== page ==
Newton-Cleaver Rift Threatens Panthers

"Cleaver? All we ever heard of him is he wrote a book. We've never even seen him out here. We're sticking with Huey," a Chicago Panther official said yesterday.

The Meaning of a Murder

On March 8, New York Panther Robert Webb was shot in Harlem; a local leader of the Party immediately charged that Webb had been assassinated by Newton's agents in an effort to discipline the renegade chapter.

Some observers have compared the Webb case to the Rackley case. However, a key difference is that the villains in the Panther version of the Rackley case are the police, while Panthers are now accusing fellow Party members of the Webb murder.

Whether or not Webb's death turns out to be the first of a series of internecine killings, the rhetoric of the struggle is ominously violent.

Prison Spells Peril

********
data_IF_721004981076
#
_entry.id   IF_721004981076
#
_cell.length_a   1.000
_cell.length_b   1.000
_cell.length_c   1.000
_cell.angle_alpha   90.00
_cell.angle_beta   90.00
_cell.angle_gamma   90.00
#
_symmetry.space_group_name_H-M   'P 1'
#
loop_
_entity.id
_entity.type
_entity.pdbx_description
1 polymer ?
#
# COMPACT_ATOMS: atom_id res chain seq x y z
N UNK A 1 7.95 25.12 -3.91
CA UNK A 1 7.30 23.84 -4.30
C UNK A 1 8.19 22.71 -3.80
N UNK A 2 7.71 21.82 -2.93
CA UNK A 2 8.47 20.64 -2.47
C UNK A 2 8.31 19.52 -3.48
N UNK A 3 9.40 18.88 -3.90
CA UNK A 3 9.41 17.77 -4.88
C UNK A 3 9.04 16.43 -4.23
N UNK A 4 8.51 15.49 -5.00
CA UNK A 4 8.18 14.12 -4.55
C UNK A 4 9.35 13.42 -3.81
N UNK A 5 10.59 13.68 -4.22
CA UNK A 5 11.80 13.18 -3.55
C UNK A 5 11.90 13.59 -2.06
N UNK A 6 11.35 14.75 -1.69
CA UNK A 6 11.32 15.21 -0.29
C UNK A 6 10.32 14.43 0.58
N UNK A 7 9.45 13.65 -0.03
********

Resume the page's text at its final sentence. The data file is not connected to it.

For instance, the March 20 issue of the Panther paper headlines an open letter from San Quentin Panthers threatening Cleaver with death in any California prison.


It is difficult to predict the lines along which the Party may divide, or how much violence may accompany the split, just as it is hard to pinpoint its ideological or practical basis.

Also, the effect of the schism on the Panthers' radical backers is unknown. Both Party members and their coterie of white supporters are chronically anxious about bad publicity, especially since the Party's popularity as a political cause among whites seems to have declined over the past year.

The key to the future may be the next word from Algiers; Eldridge Cleaver fired the first round but he hasn't had much to say since.